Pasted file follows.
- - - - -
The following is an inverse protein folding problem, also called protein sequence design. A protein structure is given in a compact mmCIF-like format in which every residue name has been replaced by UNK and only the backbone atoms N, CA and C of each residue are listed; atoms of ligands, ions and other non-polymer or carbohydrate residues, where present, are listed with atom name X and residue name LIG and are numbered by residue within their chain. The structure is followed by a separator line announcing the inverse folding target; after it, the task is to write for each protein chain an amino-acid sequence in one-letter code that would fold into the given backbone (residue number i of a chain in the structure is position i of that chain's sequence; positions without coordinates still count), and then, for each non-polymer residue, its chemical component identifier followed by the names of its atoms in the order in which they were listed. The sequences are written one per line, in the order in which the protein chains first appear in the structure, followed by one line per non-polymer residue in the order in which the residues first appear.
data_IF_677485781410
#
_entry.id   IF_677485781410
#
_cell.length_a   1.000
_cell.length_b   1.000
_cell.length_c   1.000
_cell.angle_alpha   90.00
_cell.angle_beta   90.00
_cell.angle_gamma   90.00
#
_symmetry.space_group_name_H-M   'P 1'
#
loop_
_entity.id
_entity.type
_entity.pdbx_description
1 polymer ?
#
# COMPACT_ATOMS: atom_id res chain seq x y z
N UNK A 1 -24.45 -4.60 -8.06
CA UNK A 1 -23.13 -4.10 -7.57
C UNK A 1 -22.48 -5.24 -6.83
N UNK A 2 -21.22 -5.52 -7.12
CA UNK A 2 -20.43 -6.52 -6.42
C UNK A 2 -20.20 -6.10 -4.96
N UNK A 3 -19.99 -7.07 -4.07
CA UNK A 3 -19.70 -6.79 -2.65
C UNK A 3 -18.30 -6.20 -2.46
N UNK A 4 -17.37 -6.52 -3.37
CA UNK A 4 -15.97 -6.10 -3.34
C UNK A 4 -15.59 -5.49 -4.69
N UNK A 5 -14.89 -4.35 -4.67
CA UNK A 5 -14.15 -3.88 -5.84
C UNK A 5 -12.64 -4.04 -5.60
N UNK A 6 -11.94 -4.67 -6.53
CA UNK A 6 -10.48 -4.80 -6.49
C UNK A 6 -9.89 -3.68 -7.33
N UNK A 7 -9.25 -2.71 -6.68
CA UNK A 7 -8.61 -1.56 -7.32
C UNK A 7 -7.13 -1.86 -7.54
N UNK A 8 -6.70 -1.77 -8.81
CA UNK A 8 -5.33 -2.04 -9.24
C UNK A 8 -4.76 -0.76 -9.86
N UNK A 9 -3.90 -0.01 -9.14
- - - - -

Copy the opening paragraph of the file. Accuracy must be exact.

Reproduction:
The following is an inverse protein folding problem, also called protein sequence design. A protein structure is given in a compact mmCIF-like format in which every residue name has been replaced by UNK and only the backbone atoms N, CA and C of each residue are listed; atoms of ligands, ions and other non-polymer or carbohydrate residues, where present, are listed with atom name X and residue name LIG and are numbered by residue within their chain. The structure is followed by a separator line announcing the inverse folding target; after it, the task is to write for each protein chain an amino-acid sequence in one-letter code that would fold into the given backbone (residue number i of a chain in the structure is position i of that chain's sequence; positions without coordinates still count), and then, for each non-polymer residue, its chemical component identifier followed by the names of its atoms in the order in which they were listed. The sequences are written one per line, in the order in which the protein chains first appear in the structure, followed by one line per non-polymer residue in the order in which the residues first appear.